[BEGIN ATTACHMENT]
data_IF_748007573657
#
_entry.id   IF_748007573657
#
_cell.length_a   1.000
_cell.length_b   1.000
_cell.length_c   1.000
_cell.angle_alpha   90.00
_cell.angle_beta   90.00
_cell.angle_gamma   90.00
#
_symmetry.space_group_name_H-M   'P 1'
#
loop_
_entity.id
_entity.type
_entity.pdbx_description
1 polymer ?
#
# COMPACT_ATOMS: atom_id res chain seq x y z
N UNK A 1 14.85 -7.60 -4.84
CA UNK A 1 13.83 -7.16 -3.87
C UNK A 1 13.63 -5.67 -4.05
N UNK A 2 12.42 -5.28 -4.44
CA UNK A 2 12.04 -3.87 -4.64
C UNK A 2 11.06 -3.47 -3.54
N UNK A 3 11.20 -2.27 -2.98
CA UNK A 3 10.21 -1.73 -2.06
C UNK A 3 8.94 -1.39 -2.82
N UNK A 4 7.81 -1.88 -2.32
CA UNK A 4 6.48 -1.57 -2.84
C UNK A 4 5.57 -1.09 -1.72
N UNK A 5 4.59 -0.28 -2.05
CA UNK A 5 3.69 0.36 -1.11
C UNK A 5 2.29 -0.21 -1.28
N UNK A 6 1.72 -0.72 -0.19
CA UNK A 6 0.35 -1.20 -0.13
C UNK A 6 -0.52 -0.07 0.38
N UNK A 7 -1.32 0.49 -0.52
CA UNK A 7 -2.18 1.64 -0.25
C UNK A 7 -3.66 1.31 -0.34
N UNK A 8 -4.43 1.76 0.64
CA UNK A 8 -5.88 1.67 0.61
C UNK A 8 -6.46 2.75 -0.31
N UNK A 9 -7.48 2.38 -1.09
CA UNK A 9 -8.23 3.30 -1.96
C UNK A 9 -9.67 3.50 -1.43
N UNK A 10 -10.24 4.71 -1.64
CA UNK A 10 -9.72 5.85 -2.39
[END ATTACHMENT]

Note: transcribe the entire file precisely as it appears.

data_IF_748007573657
#
_entry.id   IF_748007573657
#
_cell.length_a   1.000
_cell.length_b   1.000
_cell.length_c   1.000
_cell.angle_alpha   90.00
_cell.angle_beta   90.00
_cell.angle_gamma   90.00
#
_symmetry.space_group_name_H-M   'P 1'
#
loop_
_entity.id
_entity.type
_entity.pdbx_description
1 polymer ?
#
# COMPACT_ATOMS: atom_id res chain seq x y z
N UNK A 1 14.85 -7.60 -4.84
CA UNK A 1 13.83 -7.16 -3.87
C UNK A 1 13.63 -5.67 -4.05
N UNK A 2 12.42 -5.28 -4.44
CA UNK A 2 12.04 -3.87 -4.64
C UNK A 2 11.06 -3.47 -3.54
N UNK A 3 11.20 -2.27 -2.98
CA UNK A 3 10.21 -1.73 -2.06
C UNK A 3 8.94 -1.39 -2.82
N UNK A 4 7.81 -1.88 -2.32
CA UNK A 4 6.48 -1.57 -2.84
C UNK A 4 5.57 -1.09 -1.72
N UNK A 5 4.59 -0.28 -2.05
CA UNK A 5 3.69 0.36 -1.11
C UNK A 5 2.29 -0.21 -1.28
N UNK A 6 1.72 -0.72 -0.19
CA UNK A 6 0.35 -1.20 -0.13
C UNK A 6 -0.52 -0.07 0.38
N UNK A 7 -1.32 0.49 -0.52
CA UNK A 7 -2.18 1.64 -0.25
C UNK A 7 -3.66 1.31 -0.34
N UNK A 8 -4.43 1.76 0.64
CA UNK A 8 -5.88 1.67 0.61
C UNK A 8 -6.46 2.75 -0.31
N UNK A 9 -7.48 2.38 -1.09
CA UNK A 9 -8.23 3.30 -1.96
C UNK A 9 -9.67 3.50 -1.43
N UNK A 10 -10.24 4.71 -1.64
CA UNK A 10 -9.72 5.85 -2.39